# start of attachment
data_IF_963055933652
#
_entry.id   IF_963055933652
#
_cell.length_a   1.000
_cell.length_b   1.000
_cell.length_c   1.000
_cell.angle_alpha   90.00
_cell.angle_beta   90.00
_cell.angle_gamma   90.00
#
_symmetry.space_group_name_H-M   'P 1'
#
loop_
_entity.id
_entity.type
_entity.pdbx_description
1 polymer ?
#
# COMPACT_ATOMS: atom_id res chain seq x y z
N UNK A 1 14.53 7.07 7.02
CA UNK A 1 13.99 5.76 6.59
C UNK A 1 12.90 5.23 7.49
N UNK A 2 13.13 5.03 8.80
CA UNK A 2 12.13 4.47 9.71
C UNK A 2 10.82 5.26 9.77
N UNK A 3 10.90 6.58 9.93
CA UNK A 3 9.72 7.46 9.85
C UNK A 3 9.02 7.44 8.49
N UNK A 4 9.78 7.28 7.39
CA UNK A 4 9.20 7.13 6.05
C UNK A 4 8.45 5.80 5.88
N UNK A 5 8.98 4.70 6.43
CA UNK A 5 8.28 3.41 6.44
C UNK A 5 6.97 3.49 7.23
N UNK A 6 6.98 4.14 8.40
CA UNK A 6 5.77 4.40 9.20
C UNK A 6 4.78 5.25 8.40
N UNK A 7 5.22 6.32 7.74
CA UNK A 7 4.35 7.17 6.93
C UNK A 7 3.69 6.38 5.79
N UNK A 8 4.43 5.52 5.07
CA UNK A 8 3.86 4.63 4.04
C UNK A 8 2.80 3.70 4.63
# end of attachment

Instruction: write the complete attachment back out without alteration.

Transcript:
data_IF_963055933652
#
_entry.id   IF_963055933652
#
_cell.length_a   1.000
_cell.length_b   1.000
_cell.length_c   1.000
_cell.angle_alpha   90.00
_cell.angle_beta   90.00
_cell.angle_gamma   90.00
#
_symmetry.space_group_name_H-M   'P 1'
#
loop_
_entity.id
_entity.type
_entity.pdbx_description
1 polymer ?
#
# COMPACT_ATOMS: atom_id res chain seq x y z
N UNK A 1 14.53 7.07 7.02
CA UNK A 1 13.99 5.76 6.59
C UNK A 1 12.90 5.23 7.49
N UNK A 2 13.13 5.03 8.80
CA UNK A 2 12.13 4.47 9.71
C UNK A 2 10.82 5.26 9.77
N UNK A 3 10.90 6.58 9.93
CA UNK A 3 9.72 7.46 9.85
C UNK A 3 9.02 7.44 8.49
N UNK A 4 9.78 7.28 7.39
CA UNK A 4 9.20 7.13 6.05
C UNK A 4 8.45 5.80 5.88
N UNK A 5 8.98 4.70 6.43
CA UNK A 5 8.28 3.41 6.44
C UNK A 5 6.97 3.49 7.23
N UNK A 6 6.98 4.14 8.40
CA UNK A 6 5.77 4.40 9.20
C UNK A 6 4.78 5.25 8.40
N UNK A 7 5.22 6.32 7.74
CA UNK A 7 4.35 7.17 6.93
C UNK A 7 3.69 6.38 5.79
N UNK A 8 4.43 5.52 5.07
CA UNK A 8 3.86 4.63 4.04
C UNK A 8 2.80 3.70 4.63